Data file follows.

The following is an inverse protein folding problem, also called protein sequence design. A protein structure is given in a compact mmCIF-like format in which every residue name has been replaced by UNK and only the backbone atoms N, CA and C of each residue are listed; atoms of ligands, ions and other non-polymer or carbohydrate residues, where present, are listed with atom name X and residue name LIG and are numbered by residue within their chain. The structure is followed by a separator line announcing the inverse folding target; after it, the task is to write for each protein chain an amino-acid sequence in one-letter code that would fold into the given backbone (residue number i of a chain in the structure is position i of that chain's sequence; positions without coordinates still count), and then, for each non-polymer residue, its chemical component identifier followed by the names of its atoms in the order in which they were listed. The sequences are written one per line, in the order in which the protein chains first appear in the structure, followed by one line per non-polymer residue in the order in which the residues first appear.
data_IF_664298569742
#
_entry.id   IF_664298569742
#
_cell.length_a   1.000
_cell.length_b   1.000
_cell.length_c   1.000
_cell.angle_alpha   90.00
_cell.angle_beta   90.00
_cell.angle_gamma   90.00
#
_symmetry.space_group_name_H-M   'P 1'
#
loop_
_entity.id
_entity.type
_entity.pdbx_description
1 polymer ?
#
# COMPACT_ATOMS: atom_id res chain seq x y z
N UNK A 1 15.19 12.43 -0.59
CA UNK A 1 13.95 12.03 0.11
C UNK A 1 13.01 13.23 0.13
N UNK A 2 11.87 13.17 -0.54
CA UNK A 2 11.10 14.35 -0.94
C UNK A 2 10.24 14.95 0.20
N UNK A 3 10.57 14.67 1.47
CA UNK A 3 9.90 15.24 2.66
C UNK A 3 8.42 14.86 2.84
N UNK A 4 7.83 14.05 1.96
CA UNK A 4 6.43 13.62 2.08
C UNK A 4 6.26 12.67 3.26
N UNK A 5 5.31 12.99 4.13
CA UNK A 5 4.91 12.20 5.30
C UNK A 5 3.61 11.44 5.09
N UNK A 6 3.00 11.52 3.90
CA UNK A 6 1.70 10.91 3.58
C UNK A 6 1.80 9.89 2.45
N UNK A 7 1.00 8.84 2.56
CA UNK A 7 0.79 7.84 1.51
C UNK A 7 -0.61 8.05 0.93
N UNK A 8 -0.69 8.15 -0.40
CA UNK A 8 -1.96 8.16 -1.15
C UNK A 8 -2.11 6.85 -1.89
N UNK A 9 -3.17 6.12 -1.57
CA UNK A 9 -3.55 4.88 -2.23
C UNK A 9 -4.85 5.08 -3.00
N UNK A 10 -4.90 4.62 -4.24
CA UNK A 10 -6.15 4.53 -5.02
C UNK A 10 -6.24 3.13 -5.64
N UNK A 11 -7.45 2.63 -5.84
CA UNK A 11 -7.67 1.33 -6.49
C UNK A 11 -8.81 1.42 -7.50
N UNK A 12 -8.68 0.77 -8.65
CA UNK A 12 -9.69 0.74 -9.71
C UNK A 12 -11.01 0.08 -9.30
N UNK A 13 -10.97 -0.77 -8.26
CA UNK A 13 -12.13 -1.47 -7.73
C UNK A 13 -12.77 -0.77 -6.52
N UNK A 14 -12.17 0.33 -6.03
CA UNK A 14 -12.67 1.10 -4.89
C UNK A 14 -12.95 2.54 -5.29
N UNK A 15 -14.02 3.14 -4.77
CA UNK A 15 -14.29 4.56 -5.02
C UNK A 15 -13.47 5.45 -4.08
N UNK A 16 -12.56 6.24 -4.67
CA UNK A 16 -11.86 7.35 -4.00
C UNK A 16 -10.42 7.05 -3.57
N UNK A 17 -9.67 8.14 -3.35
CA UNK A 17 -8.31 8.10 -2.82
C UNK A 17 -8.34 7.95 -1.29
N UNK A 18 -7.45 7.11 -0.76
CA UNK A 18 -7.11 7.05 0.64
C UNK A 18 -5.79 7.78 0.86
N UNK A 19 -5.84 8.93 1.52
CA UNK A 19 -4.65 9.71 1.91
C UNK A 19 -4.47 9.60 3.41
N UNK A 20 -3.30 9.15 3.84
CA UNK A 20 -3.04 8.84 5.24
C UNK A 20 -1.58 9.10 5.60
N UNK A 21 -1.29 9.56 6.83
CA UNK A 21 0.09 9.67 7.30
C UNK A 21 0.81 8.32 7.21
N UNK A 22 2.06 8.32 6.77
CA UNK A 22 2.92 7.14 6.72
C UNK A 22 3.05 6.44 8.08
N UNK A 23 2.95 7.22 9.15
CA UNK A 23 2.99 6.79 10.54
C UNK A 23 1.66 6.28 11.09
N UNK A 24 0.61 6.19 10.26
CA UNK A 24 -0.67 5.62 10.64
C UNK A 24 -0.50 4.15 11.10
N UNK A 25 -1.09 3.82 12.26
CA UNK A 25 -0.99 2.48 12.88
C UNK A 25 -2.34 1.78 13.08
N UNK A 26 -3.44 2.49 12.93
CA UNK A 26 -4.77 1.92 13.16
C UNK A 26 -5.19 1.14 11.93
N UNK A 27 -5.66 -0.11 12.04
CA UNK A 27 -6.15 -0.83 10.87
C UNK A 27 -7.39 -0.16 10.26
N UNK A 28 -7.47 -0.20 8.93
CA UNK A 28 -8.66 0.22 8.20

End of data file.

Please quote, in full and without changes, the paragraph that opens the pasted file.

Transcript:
The following is an inverse protein folding problem, also called protein sequence design. A protein structure is given in a compact mmCIF-like format in which every residue name has been replaced by UNK and only the backbone atoms N, CA and C of each residue are listed; atoms of ligands, ions and other non-polymer or carbohydrate residues, where present, are listed with atom name X and residue name LIG and are numbered by residue within their chain. The structure is followed by a separator line announcing the inverse folding target; after it, the task is to write for each protein chain an amino-acid sequence in one-letter code that would fold into the given backbone (residue number i of a chain in the structure is position i of that chain's sequence; positions without coordinates still count), and then, for each non-polymer residue, its chemical component identifier followed by the names of its atoms in the order in which they were listed. The sequences are written one per line, in the order in which the protein chains first appear in the structure, followed by one line per non-polymer residue in the order in which the residues first appear.